Paul Housberg

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Paul Housberg
Paul Housberg.jpg
Born (1953-01-31) January 31, 1953 (age 61)
New York City, New York
Nationality American
Education Rhode Island School of Design
Known for Glass art, architectural installations
Awards Fulbright Scholar, France

Paul Housberg (born January 31, 1953) is an American glass artist recognized for his use of fused and kiln formed glass as an architectural medium. He currently resides in Jamestown, Rhode Island.[1]

Education and early career[edit]

Housberg received his Bachelor of Fine Arts (1975) and Master of Fine Arts (1979) degrees from Rhode Island School of Design[2] where he has also served as an instructor at various times during 1978-1997.

While he was at RISD, Housberg studied glass under artist Dale Chihuly and in 1972, a year after it was founded, he studied at the Pilchuck Glass School in Stanwood, Washington.

Early in his career, Housberg studied painting, but was drawn to glass for its atmospheric color. He began working in stained glass but eventually moved to work in kiln formed glass as an alternative to the lead structure of traditional stained glass.

After his graduate work at RISD, he studied in England with Patrick Reyntiens, a pioneer in contemporary stained glass and the author of The Technique of Stained Glass. This experience was made possible by a scholarship he received from the New York Experimental Glass Workshop, now known as Urban Glass in Brooklyn, New York.

In 1986, as a Fulbright Scholar, Housberg worked at the International Center for Glass Research (CIRVA) in Marseille, France. He spent his time exploring various glass techniques such as fusing, slumping, and kiln-casting. This endeavor was supported in part by a donation of glass from Bullseye Glass in Portland, Oregon, a pioneer in the manufacturer of fusible glass.


Housberg is noted for his inventive applications of glassworking technologies in architectural settings. Central to his work are the tactile qualities of glass and the expression of its materiality.

Although Housberg continues to explore and implement multiple techniques in his work, he is best known for his architectural installations consisting of colorful kilnformed tiles with a sawtooth relief.

Architectural installations[edit]

Housberg’s first large architectural commission was in 1990 from The Dreyfus Corporation for the MetLife Building in New York City. This work was done with the architecture firm Swanke Hayden Connell Ltd. of New York and incorporated cast glass fabricated in conjunction with Fenton Art Glass. The 8'h x 21'w wall is of Dreyfus's iconic lion, standing in tall grass.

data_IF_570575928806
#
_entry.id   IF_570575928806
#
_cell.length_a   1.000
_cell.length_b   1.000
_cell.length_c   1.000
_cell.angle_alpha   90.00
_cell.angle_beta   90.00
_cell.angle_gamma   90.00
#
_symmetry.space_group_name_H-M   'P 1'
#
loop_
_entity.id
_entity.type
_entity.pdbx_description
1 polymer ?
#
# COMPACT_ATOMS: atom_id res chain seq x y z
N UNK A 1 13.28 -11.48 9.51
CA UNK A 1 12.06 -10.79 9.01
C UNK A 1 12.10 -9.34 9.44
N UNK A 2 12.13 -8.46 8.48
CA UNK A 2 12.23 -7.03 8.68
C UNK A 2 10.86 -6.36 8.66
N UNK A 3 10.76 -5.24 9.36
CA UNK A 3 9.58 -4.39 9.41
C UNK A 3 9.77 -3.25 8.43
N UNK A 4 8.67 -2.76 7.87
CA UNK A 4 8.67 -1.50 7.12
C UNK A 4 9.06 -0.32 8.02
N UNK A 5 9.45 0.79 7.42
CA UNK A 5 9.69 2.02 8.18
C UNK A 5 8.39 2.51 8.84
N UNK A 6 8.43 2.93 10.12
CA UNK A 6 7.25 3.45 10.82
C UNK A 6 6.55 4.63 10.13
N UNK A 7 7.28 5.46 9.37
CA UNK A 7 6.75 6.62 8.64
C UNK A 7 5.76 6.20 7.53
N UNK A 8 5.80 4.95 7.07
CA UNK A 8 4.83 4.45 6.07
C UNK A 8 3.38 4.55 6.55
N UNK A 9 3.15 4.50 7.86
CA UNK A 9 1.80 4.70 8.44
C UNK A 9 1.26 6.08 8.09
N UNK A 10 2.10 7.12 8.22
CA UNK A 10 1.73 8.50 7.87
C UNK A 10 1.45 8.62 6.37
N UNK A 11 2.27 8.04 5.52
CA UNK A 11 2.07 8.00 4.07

His second major commission was in 1993 for Pfizer Inc in Groton, CT where he worked with the architectural firm CUH2A Inc., Princeton, NJ. The work was for four 12’h x 11’w walls, each depicting a season. Four Seasons is made of cast and laminated glass.

His third major installation was completed in 1999 at the William J. Nealon Federal Building and U.S. Courthouse Annex in Scranton, PA designed by Bohlin Cywinski Jackson, Wilkes-Barre, PA. This 14’h x 40’w work was commissioned by the U.S. General Services Administration Art in Architecture Program.[3]

In 2001, Housberg completed his first installation to use his signature sawtooth glass tiles. The 12’h x 9’w backlit, kilnformed glass wall is in the lobby of The Peninsula Chicago.

In 2009, Housberg completed a large installation at the California State Teachers’ Retirement System (CalSTRS) building designed by HOK San Francisco.[4] This particular work was fabricated in collaboration with Derix Glass Studio and Lamberts Glas.[5] The piece features tiles composed of handblown glass treated with vitreous enamels and laminated to mirror. The tiles are mounted to four walls in the lobby.

In 2010, Housberg completed a public art series in Rhode Island at the Governor Philip W. Noel Judicial Complex.[6]

Select public art commissions[edit]

  • The Governor Philip W. Noel Judicial Complex Warwick, RI, 2010. Architect: HOK, NY[7]